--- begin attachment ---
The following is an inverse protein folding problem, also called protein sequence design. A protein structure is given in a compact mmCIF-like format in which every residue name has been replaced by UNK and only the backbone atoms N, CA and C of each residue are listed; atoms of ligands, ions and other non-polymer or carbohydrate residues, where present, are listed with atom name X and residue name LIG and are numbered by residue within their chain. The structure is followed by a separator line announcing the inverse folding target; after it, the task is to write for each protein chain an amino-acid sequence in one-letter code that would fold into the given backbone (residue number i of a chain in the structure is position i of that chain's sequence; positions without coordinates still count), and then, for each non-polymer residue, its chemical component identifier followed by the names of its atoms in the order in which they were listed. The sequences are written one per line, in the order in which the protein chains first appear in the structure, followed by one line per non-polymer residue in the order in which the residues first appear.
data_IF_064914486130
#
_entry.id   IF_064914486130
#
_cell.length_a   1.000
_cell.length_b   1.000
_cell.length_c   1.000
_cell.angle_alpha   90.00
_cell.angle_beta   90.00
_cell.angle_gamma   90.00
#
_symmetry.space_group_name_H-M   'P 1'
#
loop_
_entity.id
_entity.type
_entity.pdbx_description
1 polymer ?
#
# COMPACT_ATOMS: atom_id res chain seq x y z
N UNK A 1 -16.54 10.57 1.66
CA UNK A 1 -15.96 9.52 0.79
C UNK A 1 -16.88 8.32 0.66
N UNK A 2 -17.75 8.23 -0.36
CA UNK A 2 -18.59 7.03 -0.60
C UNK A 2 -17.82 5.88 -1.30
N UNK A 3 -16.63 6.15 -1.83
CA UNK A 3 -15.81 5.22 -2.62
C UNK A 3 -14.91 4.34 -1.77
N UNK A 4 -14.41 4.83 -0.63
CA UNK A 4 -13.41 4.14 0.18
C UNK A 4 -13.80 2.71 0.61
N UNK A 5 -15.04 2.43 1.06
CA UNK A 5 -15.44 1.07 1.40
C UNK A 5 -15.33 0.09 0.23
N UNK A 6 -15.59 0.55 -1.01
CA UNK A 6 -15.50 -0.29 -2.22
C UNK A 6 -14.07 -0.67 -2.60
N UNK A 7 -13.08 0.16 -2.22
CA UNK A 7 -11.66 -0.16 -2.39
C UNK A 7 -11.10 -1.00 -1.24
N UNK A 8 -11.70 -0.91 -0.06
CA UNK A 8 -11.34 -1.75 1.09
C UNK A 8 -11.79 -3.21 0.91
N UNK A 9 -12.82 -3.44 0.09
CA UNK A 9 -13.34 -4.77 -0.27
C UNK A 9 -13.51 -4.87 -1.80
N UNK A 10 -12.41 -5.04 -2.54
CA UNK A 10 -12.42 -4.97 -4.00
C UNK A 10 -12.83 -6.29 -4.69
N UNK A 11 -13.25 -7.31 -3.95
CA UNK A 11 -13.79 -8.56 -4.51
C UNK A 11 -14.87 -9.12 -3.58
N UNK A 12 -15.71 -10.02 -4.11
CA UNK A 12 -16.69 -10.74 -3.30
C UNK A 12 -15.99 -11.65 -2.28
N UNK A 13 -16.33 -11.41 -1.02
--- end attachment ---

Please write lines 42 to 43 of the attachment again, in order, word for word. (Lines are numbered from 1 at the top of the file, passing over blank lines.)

C UNK A 7 -11.10 -1.00 -1.24
N UNK A 8 -11.70 -0.91 -0.06